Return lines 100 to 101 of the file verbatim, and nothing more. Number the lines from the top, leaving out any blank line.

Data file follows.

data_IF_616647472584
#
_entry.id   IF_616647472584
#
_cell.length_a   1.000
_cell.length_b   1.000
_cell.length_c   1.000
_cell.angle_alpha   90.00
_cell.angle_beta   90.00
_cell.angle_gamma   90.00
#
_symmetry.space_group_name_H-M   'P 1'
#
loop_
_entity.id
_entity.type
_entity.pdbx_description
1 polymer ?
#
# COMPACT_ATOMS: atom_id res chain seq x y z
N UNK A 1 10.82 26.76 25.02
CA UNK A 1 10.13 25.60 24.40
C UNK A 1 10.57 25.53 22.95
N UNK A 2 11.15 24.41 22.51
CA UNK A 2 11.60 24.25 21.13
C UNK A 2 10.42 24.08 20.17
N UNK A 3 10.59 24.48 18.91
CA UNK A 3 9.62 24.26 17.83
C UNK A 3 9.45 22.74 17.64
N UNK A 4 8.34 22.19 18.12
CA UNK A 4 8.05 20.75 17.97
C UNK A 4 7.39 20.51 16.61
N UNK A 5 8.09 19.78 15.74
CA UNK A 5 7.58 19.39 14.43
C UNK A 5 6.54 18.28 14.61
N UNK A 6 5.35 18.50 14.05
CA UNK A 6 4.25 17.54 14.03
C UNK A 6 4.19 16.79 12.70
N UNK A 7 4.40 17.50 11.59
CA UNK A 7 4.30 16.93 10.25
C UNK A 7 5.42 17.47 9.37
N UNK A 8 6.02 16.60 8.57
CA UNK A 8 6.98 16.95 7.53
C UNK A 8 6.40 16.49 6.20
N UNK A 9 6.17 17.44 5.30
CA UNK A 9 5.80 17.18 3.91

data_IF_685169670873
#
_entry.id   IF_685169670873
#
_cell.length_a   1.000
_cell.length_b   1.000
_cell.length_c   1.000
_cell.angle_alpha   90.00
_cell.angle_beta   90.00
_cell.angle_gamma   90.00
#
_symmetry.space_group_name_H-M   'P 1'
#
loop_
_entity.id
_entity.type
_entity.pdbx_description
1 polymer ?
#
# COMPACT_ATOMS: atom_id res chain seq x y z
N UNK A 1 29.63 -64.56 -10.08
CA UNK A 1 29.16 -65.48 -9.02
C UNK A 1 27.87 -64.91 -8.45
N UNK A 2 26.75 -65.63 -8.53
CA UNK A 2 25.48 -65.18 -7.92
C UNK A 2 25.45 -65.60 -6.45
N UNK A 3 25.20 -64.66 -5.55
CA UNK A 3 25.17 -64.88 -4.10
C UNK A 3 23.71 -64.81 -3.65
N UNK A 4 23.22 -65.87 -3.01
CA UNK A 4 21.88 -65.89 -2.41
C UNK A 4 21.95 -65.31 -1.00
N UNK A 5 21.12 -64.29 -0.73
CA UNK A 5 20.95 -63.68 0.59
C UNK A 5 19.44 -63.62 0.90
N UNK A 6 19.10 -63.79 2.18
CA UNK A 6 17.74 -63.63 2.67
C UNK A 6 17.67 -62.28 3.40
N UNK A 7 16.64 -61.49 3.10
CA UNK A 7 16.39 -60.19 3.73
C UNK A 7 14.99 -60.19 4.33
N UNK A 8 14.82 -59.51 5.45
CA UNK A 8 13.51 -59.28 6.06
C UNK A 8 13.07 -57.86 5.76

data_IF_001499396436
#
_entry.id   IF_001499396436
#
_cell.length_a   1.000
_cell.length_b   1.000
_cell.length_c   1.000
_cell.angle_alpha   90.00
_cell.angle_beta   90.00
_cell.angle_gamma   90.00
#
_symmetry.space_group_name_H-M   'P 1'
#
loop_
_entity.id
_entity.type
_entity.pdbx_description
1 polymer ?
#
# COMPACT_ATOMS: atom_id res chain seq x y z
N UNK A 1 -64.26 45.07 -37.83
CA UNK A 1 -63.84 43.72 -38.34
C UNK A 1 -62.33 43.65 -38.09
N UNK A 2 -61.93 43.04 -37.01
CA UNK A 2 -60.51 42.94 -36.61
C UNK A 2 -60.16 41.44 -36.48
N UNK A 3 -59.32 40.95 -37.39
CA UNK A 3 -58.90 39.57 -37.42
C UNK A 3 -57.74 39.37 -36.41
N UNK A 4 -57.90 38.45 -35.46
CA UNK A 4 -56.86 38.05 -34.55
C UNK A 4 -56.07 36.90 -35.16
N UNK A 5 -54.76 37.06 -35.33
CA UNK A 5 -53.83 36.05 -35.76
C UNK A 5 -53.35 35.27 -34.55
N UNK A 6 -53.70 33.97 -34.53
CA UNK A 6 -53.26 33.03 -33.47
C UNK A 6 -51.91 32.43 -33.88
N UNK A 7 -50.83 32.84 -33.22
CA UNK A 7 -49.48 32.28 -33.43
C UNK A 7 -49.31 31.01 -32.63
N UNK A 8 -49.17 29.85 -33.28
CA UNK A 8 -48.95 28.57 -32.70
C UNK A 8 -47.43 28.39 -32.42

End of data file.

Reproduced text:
_cell.angle_gamma   90.00
#